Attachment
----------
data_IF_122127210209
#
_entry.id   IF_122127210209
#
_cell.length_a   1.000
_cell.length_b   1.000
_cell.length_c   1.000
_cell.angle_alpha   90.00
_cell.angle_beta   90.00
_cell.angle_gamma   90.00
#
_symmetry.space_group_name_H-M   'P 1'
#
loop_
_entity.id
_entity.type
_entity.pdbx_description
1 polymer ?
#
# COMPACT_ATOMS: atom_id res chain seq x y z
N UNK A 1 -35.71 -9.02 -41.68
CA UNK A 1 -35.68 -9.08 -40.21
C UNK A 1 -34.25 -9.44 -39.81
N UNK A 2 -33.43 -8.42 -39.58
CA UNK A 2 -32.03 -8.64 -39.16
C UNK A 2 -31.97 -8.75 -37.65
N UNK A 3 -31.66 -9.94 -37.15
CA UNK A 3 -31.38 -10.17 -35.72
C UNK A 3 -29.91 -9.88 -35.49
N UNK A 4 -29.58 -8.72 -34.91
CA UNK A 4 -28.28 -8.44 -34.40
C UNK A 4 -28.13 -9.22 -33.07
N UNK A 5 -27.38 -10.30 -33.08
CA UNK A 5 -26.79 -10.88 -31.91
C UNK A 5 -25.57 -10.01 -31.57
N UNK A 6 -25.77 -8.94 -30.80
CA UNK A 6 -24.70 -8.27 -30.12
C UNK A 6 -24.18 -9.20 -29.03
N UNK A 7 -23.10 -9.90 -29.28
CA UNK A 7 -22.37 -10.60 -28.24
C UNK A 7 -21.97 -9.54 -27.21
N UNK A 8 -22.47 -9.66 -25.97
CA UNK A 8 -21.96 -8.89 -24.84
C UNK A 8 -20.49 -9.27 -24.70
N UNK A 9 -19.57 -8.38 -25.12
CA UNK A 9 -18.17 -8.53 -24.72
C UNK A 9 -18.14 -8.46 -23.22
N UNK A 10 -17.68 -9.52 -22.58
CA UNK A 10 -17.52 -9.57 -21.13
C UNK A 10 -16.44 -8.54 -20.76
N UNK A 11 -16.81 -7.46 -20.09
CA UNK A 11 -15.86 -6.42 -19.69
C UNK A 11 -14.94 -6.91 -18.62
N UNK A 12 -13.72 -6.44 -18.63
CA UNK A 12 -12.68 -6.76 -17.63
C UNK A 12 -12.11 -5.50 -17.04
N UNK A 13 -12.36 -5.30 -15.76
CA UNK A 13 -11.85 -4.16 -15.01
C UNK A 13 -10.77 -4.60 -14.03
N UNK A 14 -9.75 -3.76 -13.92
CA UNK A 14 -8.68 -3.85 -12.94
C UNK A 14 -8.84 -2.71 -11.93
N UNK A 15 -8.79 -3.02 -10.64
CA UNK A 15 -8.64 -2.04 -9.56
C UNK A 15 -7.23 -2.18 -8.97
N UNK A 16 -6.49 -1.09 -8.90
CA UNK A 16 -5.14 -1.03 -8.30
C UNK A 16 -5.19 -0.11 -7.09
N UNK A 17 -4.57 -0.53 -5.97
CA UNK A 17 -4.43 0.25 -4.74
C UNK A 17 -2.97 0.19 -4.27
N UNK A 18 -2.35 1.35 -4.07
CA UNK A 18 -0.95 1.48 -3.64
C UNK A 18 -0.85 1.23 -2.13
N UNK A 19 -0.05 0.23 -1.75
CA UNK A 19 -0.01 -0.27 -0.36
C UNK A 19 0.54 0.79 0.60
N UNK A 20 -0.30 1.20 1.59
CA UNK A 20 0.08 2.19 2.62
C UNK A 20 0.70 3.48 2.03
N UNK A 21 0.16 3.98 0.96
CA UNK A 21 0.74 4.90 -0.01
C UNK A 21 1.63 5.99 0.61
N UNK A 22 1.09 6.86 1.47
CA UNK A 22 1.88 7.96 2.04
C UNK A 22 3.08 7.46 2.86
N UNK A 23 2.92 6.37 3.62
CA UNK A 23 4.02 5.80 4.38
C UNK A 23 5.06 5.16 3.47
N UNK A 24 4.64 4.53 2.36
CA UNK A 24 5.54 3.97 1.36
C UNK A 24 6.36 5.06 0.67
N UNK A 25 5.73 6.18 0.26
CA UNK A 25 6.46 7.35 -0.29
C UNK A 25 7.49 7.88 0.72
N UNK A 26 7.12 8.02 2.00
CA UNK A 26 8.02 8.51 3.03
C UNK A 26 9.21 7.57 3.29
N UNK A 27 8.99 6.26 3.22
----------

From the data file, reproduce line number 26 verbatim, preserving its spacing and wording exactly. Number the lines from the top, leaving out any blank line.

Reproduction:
C UNK A 2 -31.97 -8.75 -37.65